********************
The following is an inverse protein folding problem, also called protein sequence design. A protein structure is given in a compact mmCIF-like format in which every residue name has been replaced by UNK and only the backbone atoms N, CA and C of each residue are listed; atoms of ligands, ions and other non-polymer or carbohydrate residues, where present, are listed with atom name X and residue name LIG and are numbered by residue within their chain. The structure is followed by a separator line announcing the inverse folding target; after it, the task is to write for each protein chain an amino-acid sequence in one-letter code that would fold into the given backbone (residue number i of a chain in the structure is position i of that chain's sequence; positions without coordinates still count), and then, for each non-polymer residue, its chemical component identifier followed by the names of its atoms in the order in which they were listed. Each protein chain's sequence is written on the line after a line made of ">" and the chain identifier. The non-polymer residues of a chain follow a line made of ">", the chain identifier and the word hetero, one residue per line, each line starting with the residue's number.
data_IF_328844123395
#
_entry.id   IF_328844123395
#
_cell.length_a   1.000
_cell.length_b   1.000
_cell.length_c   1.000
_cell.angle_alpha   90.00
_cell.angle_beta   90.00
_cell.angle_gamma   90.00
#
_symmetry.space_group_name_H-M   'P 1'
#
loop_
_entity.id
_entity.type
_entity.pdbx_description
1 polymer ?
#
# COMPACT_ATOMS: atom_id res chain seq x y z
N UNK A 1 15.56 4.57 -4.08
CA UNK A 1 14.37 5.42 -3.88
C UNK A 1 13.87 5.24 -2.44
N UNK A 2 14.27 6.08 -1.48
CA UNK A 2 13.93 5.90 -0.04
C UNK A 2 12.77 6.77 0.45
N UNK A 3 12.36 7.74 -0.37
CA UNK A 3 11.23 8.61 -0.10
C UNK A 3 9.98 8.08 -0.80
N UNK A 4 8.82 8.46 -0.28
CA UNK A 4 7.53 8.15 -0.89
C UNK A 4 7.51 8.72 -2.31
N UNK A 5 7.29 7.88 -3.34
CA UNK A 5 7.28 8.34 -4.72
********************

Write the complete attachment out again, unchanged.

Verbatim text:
The following is an inverse protein folding problem, also called protein sequence design. A protein structure is given in a compact mmCIF-like format in which every residue name has been replaced by UNK and only the backbone atoms N, CA and C of each residue are listed; atoms of ligands, ions and other non-polymer or carbohydrate residues, where present, are listed with atom name X and residue name LIG and are numbered by residue within their chain. The structure is followed by a separator line announcing the inverse folding target; after it, the task is to write for each protein chain an amino-acid sequence in one-letter code that would fold into the given backbone (residue number i of a chain in the structure is position i of that chain's sequence; positions without coordinates still count), and then, for each non-polymer residue, its chemical component identifier followed by the names of its atoms in the order in which they were listed. Each protein chain's sequence is written on the line after a line made of ">" and the chain identifier. The non-polymer residues of a chain follow a line made of ">", the chain identifier and the word hetero, one residue per line, each line starting with the residue's number.
data_IF_328844123395
#
_entry.id   IF_328844123395
#
_cell.length_a   1.000
_cell.length_b   1.000
_cell.length_c   1.000
_cell.angle_alpha   90.00
_cell.angle_beta   90.00
_cell.angle_gamma   90.00
#
_symmetry.space_group_name_H-M   'P 1'
#
loop_
_entity.id
_entity.type
_entity.pdbx_description
1 polymer ?
#
# COMPACT_ATOMS: atom_id res chain seq x y z
N UNK A 1 15.56 4.57 -4.08
CA UNK A 1 14.37 5.42 -3.88
C UNK A 1 13.87 5.24 -2.44
N UNK A 2 14.27 6.08 -1.48
CA UNK A 2 13.93 5.90 -0.04
C UNK A 2 12.77 6.77 0.45
N UNK A 3 12.36 7.74 -0.37
CA UNK A 3 11.23 8.61 -0.10
C UNK A 3 9.98 8.08 -0.80
N UNK A 4 8.82 8.46 -0.28
CA UNK A 4 7.53 8.15 -0.89
C UNK A 4 7.51 8.72 -2.31
N UNK A 5 7.29 7.88 -3.34
CA UNK A 5 7.28 8.34 -4.72